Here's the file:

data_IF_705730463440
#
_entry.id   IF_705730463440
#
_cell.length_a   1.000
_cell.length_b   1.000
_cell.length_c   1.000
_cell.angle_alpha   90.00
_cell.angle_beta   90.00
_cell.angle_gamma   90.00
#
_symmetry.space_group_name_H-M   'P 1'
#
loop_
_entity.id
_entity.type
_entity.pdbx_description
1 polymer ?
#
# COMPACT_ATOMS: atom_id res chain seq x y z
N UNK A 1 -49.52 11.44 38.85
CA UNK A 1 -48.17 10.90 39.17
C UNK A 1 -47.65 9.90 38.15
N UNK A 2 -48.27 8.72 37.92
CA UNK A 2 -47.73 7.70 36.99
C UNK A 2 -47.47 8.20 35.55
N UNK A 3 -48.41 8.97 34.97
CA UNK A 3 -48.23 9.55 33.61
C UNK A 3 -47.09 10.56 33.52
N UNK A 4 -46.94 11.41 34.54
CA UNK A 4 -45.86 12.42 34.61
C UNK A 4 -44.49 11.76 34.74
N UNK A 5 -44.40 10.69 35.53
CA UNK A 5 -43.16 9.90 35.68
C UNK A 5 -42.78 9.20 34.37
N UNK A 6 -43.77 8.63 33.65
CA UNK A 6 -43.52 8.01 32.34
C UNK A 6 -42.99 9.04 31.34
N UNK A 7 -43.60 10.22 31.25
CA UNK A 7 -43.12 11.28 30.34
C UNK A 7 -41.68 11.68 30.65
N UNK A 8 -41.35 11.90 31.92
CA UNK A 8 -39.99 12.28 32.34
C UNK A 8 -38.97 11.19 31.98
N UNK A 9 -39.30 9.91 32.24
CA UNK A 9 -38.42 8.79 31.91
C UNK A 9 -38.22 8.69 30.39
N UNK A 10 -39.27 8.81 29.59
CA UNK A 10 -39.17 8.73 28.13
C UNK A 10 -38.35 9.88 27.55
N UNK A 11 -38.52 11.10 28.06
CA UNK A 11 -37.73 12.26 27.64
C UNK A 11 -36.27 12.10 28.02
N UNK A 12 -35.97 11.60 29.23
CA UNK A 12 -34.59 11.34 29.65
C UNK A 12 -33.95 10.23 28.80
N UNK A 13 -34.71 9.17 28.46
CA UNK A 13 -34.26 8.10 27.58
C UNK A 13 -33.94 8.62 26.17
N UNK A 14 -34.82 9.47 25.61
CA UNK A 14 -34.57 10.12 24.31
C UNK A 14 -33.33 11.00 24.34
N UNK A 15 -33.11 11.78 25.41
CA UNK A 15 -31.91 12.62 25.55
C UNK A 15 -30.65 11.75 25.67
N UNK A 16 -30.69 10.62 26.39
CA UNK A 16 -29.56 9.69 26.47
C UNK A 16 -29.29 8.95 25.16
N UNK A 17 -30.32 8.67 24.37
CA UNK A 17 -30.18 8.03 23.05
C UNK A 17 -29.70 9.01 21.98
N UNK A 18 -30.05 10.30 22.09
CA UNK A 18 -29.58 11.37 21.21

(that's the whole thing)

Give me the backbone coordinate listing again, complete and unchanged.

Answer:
data_IF_705730463440
#
_entry.id   IF_705730463440
#
_cell.length_a   1.000
_cell.length_b   1.000
_cell.length_c   1.000
_cell.angle_alpha   90.00
_cell.angle_beta   90.00
_cell.angle_gamma   90.00
#
_symmetry.space_group_name_H-M   'P 1'
#
loop_
_entity.id
_entity.type
_entity.pdbx_description
1 polymer ?
#
# COMPACT_ATOMS: atom_id res chain seq x y z
N UNK A 1 -49.52 11.44 38.85
CA UNK A 1 -48.17 10.90 39.17
C UNK A 1 -47.65 9.90 38.15
N UNK A 2 -48.27 8.72 37.92
CA UNK A 2 -47.73 7.70 36.99
C UNK A 2 -47.47 8.20 35.55
N UNK A 3 -48.41 8.97 34.97
CA UNK A 3 -48.23 9.55 33.61
C UNK A 3 -47.09 10.56 33.52
N UNK A 4 -46.94 11.41 34.54
CA UNK A 4 -45.86 12.42 34.61
C UNK A 4 -44.49 11.76 34.74
N UNK A 5 -44.40 10.69 35.53
CA UNK A 5 -43.16 9.90 35.68
C UNK A 5 -42.78 9.20 34.37
N UNK A 6 -43.77 8.63 33.65
CA UNK A 6 -43.52 8.01 32.34
C UNK A 6 -42.99 9.04 31.34
N UNK A 7 -43.60 10.22 31.25
CA UNK A 7 -43.12 11.28 30.34
C UNK A 7 -41.68 11.68 30.65
N UNK A 8 -41.35 11.90 31.92
CA UNK A 8 -39.99 12.28 32.34
C UNK A 8 -38.97 11.19 31.98
N UNK A 9 -39.30 9.91 32.24
CA UNK A 9 -38.42 8.79 31.91
C UNK A 9 -38.22 8.69 30.39
N UNK A 10 -39.27 8.81 29.59
CA UNK A 10 -39.17 8.73 28.13
C UNK A 10 -38.35 9.88 27.55
N UNK A 11 -38.52 11.10 28.06
CA UNK A 11 -37.73 12.26 27.64
C UNK A 11 -36.27 12.10 28.02
N UNK A 12 -35.97 11.60 29.23
CA UNK A 12 -34.59 11.34 29.65
C UNK A 12 -33.95 10.23 28.80
N UNK A 13 -34.71 9.17 28.46
CA UNK A 13 -34.26 8.10 27.58
C UNK A 13 -33.94 8.62 26.17
N UNK A 14 -34.82 9.47 25.61
CA UNK A 14 -34.57 10.12 24.31
C UNK A 14 -33.33 11.00 24.34
N UNK A 15 -33.11 11.78 25.41
CA UNK A 15 -31.91 12.62 25.55
C UNK A 15 -30.65 11.75 25.67
N UNK A 16 -30.69 10.62 26.39
CA UNK A 16 -29.56 9.69 26.47
C UNK A 16 -29.29 8.95 25.16
N UNK A 17 -30.32 8.67 24.37
CA UNK A 17 -30.18 8.03 23.05
C UNK A 17 -29.70 9.01 21.98
N UNK A 18 -30.05 10.30 22.09
CA UNK A 18 -29.58 11.37 21.21